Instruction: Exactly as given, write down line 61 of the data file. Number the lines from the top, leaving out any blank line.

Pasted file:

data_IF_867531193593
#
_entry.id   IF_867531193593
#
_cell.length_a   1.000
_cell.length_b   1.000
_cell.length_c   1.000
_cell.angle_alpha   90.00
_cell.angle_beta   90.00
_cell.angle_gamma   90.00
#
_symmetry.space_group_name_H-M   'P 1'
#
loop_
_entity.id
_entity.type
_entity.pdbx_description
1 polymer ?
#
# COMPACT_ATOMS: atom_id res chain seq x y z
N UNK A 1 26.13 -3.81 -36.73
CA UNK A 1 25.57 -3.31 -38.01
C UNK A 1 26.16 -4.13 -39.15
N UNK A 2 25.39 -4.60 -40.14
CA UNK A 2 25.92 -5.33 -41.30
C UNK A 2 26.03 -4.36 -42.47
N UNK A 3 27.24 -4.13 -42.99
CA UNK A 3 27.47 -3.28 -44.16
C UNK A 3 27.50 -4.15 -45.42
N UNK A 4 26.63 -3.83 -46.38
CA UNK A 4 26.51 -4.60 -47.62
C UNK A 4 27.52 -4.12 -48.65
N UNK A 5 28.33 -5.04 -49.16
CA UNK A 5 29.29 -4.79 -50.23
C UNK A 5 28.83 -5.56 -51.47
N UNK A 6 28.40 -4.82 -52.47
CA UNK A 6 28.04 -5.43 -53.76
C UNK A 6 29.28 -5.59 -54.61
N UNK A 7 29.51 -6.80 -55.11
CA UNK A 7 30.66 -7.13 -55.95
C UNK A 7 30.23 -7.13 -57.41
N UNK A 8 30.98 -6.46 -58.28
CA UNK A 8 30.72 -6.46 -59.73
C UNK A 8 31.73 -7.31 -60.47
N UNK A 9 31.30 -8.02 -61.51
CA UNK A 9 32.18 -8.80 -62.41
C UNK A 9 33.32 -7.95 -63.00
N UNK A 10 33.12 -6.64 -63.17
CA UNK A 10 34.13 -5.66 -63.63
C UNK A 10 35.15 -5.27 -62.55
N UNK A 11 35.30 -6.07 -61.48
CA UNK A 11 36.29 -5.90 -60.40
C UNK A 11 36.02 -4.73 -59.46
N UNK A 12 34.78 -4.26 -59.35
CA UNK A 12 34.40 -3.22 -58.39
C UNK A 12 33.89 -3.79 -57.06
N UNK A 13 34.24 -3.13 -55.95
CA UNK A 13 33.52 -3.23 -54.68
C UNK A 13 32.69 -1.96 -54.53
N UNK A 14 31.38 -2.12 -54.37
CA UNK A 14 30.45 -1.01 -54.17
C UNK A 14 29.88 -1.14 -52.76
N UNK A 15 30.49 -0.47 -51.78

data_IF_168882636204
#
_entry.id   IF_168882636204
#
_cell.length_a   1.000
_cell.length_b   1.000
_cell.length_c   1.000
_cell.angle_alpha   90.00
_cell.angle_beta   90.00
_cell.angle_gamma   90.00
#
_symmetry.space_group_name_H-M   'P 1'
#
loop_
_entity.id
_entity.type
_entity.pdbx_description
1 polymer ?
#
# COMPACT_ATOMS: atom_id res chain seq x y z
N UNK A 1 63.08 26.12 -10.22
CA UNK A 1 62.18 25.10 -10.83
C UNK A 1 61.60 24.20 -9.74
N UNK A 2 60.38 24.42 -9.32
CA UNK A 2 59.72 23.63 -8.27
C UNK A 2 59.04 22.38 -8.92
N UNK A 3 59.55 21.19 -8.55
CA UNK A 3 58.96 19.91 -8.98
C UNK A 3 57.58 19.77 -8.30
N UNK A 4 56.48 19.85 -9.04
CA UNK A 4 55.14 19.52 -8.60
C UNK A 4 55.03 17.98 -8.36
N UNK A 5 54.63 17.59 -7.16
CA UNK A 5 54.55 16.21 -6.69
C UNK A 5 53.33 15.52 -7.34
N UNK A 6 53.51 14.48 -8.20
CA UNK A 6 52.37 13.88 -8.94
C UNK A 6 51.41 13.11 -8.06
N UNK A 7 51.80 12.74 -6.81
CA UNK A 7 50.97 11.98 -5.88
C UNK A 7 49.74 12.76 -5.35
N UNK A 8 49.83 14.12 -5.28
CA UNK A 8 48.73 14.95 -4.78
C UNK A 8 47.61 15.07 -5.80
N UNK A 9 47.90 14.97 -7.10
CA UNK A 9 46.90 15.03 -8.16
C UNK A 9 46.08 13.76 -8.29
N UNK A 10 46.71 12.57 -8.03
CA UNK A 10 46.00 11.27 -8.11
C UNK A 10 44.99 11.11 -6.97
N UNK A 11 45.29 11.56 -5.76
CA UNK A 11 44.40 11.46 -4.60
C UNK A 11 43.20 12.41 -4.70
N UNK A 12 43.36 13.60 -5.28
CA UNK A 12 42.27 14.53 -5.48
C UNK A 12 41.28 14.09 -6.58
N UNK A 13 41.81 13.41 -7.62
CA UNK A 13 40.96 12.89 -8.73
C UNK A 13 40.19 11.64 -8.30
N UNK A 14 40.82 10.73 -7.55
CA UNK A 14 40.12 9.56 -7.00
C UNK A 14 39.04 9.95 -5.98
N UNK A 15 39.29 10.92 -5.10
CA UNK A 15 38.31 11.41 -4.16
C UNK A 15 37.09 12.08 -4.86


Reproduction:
CA UNK A 14 30.45 -1.01 -54.17